The 80/20 rule, otherwise called the ‘Pareto principle’ states that in many situations, 20% of the inputs are responsible for 80% of the outcomes. This 80/20 rule has a pretty broad range of applications when it comes to considering all sorts of situations. It can be applied to economics, science, business, sports, you name it.
It’s very interesting to me as someone who invests a lot of his free time thinking about Pokémon Cards. I like thinking about principles such as the Pareto Principle and applying them to card games. Aside from that however, I think a lot of people end up wasting a lot of time in ways which are highlighted by the 80/20 rule – myself included. For example email: I regularly need to send emails to colleagues and clients in my job. Occasionally I have to send some fairly important emails, ones where I risk setting incorrect expectations, risk giving incorrect advice or simply talking about something I’m not sure about. As far as my time spent sending emails go, these are the ones which take up 80% of my time.
What I want to call attention to is, how this principle may be taking up time in your life too. Not everybody is like this, but I am sure there are plenty of people out there who invest a lot of time into that 20%. Sometimes it’s appropriate, like scrutinising that resume one last time, but many other times it’s important to remember to forge ahead even when you’re not sure. For me, it’s pushing the send button on that email and reminding myself that it’s better to make mistakes moving forward than standing still, paralysed with fear.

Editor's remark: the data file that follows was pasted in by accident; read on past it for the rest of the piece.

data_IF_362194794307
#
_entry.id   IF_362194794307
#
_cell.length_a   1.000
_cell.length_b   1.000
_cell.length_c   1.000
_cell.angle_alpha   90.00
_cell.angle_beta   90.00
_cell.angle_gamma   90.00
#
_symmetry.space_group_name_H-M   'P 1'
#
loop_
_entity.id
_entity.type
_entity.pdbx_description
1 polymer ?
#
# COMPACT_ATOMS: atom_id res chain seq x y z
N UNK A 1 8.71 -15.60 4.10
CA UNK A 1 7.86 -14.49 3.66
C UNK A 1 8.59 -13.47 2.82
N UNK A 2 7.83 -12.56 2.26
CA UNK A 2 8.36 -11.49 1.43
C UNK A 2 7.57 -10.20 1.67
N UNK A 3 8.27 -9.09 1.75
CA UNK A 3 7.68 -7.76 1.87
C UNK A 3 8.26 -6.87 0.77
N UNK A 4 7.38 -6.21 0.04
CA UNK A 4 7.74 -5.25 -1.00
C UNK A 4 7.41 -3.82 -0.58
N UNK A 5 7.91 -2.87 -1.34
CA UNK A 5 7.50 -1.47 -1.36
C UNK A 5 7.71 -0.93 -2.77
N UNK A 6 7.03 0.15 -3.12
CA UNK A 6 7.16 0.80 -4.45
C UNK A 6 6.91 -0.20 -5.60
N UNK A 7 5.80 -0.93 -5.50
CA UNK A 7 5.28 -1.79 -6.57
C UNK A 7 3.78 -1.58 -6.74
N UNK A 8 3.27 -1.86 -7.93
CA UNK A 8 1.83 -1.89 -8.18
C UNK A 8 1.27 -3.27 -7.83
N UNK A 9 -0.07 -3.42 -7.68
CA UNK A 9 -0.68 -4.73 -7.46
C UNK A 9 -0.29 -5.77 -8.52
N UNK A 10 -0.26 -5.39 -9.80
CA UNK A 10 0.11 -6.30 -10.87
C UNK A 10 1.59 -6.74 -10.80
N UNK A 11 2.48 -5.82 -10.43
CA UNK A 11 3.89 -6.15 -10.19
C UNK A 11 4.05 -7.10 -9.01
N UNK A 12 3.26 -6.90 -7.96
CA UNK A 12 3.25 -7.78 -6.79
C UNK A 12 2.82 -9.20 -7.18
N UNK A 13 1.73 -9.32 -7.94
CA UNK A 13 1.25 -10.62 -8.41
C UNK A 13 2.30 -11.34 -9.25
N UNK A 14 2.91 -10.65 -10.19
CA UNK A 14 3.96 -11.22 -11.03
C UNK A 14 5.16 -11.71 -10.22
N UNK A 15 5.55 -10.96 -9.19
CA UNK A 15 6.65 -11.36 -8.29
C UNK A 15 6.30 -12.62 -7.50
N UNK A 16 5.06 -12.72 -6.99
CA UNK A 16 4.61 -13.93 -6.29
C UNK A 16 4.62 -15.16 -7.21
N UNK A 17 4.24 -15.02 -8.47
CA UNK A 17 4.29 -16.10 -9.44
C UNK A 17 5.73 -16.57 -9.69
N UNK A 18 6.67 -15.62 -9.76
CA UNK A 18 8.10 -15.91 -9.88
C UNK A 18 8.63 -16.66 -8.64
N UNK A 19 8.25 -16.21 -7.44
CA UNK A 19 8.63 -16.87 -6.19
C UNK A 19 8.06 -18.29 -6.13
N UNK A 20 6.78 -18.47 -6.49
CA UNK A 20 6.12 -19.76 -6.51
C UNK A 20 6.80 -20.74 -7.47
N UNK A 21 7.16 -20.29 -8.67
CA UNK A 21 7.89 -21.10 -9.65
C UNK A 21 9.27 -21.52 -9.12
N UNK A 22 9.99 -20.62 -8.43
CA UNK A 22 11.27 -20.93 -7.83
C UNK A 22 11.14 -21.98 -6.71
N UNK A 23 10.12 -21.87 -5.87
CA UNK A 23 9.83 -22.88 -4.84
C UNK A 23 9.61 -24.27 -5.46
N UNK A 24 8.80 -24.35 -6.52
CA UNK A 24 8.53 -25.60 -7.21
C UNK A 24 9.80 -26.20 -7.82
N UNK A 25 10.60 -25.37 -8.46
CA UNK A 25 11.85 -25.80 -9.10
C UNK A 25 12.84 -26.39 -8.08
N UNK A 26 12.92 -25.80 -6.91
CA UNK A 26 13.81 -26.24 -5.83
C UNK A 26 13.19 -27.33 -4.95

Going back to how I might apply this rule to Pokémon Cards, I can think of several:
- 80% of your time creating a deck will be spent on 20% of the list
- 80% of your turn will be spent deliberating 20% of your actions
- 20% of the top players in Pokémon will top cut 80% of the events they compete in
To name a few. Even though I’m using hard numbers like 80 and 20 percent, it’s not supposed to be very strict. After all, how could I possibly know those statistics? The point is to think about where you are investing your time and think about whether you are wasting it on something that may be trivial in the end. Are you ‘inefficient’ because you want to be ‘perfect’?’.
When I play Pokémon Cards I often tell people: “If I’m not sure between two different actions, I just choose one and if I’m wrong, I remember that for next time”. When I’m spending too much time on something, I try to apply that thinking.